Why are there schools and who do they serve? Further, How did we ever survive before them?
What is being taught in the classroom that can't be learned online today?
I'm not trying to be obtuse I've searched my mind and suddenly found no reason why there should be schools and an education system.
Do I have your attention.
Schools should be a place to grow and become enlightened because it profits students in the future and helps them prepare but only if THEY want it too. (lead a horse to water....)
In my opinion, the fastest way to eliminate the Socialist, Progressive, Liberal (Tom I know you hate the terms transformed meaning) establishment, is to quit feeding them the party line.
I'm going to get a lot of flack for this next statement; however, I'll ask. If a teacher no longer had a student to teach, what is the teacher capable of doing to earn a living for their familiy?
Work or be wasted. Be creative and create a benefit, then prosper because others have benefitted.
School, in my opinion, should be for those who want to be a part of the American dream of freedom, prosperity, and sharing by helping others get a hand up.
If students want to remain children and be taken care of by their mommies, let the mommies take care of them as long as they can but not with the help of the rest of us.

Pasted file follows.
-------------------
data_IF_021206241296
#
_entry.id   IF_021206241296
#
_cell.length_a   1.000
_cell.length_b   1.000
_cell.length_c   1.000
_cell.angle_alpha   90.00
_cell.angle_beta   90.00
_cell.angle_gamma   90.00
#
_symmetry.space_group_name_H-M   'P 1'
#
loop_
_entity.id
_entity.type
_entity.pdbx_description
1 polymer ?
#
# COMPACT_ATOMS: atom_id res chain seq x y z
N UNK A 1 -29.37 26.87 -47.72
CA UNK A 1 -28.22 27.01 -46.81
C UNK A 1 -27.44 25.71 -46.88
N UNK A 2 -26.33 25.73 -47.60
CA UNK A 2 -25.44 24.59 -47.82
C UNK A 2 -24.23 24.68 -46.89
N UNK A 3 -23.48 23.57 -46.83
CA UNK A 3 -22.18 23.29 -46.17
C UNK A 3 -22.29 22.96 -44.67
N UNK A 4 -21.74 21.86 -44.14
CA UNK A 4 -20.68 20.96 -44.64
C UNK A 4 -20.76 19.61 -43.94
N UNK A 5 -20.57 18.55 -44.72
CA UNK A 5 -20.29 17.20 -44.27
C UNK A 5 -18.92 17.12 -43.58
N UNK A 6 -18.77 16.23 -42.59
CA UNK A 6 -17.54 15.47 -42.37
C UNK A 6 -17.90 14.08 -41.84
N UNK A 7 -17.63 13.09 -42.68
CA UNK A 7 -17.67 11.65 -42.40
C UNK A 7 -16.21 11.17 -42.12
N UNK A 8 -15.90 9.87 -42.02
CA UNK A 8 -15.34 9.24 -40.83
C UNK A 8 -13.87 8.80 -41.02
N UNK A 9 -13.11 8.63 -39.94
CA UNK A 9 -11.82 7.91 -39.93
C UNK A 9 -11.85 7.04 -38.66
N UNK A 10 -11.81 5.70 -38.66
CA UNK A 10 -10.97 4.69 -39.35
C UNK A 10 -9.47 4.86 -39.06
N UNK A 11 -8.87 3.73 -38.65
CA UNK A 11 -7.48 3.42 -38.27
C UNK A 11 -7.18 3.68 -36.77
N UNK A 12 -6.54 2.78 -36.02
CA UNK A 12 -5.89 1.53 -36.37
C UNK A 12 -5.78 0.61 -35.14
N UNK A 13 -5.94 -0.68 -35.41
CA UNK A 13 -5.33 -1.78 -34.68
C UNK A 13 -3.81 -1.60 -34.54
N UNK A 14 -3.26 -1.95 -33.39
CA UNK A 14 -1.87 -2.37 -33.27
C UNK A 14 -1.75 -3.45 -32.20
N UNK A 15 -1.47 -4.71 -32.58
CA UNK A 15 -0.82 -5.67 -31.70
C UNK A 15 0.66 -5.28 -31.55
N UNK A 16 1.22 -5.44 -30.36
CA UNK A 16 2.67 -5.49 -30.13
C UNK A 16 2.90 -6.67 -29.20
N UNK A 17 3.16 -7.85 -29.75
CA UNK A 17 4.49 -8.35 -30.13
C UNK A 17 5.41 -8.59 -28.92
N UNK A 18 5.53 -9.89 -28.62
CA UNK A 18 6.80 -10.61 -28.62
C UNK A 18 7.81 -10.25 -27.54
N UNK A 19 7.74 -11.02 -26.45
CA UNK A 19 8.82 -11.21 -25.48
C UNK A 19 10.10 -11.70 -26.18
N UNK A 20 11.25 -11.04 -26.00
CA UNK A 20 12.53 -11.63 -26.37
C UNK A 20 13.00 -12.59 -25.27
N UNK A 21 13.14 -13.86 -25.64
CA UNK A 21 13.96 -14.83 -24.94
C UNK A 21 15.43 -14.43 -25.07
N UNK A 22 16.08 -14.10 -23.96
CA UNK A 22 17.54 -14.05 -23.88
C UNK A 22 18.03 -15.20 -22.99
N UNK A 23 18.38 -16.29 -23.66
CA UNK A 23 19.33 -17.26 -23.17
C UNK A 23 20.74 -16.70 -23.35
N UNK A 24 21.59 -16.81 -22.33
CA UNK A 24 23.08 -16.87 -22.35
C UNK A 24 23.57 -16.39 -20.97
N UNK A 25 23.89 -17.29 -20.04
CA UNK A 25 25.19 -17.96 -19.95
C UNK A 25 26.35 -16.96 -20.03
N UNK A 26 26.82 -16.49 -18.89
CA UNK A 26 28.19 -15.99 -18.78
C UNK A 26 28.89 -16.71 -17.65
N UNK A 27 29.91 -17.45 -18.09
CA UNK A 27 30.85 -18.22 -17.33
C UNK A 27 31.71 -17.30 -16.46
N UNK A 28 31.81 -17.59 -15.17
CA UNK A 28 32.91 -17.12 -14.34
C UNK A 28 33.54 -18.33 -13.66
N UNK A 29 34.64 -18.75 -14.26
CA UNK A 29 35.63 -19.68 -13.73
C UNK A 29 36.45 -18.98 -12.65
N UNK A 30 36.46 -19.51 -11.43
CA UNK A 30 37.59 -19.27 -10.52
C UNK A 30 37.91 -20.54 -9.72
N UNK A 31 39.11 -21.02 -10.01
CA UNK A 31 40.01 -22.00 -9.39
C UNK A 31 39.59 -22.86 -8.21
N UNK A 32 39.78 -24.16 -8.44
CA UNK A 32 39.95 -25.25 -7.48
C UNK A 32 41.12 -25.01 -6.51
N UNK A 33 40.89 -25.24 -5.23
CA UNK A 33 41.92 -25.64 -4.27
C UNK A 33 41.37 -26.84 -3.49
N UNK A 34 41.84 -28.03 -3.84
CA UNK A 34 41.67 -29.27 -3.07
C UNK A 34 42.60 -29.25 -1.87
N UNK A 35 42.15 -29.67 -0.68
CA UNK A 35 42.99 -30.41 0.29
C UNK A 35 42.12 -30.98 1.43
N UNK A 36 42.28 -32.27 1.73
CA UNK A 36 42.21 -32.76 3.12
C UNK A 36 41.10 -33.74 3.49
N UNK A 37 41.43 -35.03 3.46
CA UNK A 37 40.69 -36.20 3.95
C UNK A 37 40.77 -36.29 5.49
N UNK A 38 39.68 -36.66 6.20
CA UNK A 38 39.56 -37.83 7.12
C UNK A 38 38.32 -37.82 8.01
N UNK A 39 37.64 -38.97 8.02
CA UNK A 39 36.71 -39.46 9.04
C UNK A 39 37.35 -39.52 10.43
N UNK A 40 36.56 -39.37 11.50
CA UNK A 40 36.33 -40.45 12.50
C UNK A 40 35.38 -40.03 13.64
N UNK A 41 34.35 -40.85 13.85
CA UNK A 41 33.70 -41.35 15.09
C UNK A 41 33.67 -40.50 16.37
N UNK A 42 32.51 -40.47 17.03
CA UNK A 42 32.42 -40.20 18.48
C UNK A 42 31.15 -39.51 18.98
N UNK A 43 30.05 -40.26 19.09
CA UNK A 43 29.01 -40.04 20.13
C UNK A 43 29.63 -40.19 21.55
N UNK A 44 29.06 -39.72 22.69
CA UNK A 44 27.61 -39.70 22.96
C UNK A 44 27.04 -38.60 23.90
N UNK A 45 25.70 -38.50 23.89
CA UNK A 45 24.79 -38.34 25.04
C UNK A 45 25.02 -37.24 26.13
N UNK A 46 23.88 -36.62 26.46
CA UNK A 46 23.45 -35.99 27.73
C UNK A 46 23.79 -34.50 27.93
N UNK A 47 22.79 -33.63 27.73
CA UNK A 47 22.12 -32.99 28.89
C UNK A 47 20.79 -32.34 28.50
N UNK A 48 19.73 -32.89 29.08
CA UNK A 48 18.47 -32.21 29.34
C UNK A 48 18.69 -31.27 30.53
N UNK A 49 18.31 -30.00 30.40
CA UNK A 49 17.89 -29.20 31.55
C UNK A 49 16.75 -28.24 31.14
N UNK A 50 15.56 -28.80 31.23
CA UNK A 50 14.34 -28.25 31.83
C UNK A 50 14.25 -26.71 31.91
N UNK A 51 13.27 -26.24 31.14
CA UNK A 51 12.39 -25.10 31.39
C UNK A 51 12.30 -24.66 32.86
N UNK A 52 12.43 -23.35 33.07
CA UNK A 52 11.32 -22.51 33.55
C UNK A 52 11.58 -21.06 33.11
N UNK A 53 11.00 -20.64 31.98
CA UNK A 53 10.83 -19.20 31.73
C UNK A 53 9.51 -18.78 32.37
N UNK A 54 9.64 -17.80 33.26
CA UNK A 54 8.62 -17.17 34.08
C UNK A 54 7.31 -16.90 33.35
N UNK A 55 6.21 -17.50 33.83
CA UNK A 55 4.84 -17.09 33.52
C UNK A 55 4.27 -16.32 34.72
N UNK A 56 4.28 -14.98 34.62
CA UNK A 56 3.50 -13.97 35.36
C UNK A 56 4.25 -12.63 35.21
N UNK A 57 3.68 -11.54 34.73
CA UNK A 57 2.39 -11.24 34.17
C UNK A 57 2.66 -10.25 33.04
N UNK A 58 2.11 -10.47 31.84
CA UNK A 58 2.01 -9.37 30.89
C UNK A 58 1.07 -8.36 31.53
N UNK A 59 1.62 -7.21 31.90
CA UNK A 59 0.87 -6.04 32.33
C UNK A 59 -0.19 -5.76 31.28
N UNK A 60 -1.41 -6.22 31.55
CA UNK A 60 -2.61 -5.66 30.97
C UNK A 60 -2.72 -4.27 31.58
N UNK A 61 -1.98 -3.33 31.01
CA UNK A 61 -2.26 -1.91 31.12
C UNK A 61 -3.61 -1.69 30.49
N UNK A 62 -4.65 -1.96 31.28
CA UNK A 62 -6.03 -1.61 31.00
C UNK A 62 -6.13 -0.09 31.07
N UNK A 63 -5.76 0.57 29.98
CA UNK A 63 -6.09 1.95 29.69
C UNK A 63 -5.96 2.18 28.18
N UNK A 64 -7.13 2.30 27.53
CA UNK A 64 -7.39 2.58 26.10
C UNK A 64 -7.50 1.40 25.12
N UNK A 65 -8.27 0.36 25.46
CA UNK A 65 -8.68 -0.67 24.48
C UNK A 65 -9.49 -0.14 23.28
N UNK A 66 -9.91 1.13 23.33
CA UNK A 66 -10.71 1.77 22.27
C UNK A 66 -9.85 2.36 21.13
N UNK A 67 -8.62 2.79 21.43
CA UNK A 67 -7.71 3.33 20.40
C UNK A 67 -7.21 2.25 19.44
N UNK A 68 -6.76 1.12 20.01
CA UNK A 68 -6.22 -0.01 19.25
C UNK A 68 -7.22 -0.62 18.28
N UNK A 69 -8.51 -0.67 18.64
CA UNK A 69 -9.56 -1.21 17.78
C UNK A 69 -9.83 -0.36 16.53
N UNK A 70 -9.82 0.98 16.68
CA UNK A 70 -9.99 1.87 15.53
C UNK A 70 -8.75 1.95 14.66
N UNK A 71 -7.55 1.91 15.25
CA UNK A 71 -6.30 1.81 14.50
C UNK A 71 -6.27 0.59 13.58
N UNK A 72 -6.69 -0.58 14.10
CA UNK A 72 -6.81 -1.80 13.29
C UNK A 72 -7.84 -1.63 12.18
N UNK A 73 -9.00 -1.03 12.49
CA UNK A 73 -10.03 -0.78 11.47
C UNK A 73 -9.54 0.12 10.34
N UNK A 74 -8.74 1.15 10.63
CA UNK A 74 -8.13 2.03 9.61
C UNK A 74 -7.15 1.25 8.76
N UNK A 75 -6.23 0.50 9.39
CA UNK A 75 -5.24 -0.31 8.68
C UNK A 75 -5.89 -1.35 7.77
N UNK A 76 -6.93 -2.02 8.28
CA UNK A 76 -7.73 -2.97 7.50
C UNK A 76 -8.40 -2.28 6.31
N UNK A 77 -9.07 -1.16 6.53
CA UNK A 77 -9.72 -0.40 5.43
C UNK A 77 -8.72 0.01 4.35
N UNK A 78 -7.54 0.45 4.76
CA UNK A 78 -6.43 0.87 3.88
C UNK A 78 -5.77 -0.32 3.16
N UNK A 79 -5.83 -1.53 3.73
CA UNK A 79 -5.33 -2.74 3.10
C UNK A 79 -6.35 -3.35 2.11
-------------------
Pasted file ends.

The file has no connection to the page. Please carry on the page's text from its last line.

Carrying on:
Dan: First, I am not overly sensitive or defensive about your remark ;"...what is the teacher capable of doing to earn a living for their family?", though I was a teacher. I'm sure there are a selection of "Nerds" out there who might find it difficult to find a paying job. On the other hand, most teachers excell in a number of ways and have CHOSEN teaching as a way to not only contribute to society by helping others but also to feel personally fulfilled. As you may be aware, I am a proponent of "Multiple Intelligences". Under that schema, "Interpersonal Relationships" is a catagory that emphasizes strengths and abilities tied to being talented in that area. People who are strong in that area are most always strong in other areas as well. Those persons would likely do well in many areas that deal with person to person interactions. I can not list the vocational areas that this might include - there are too many.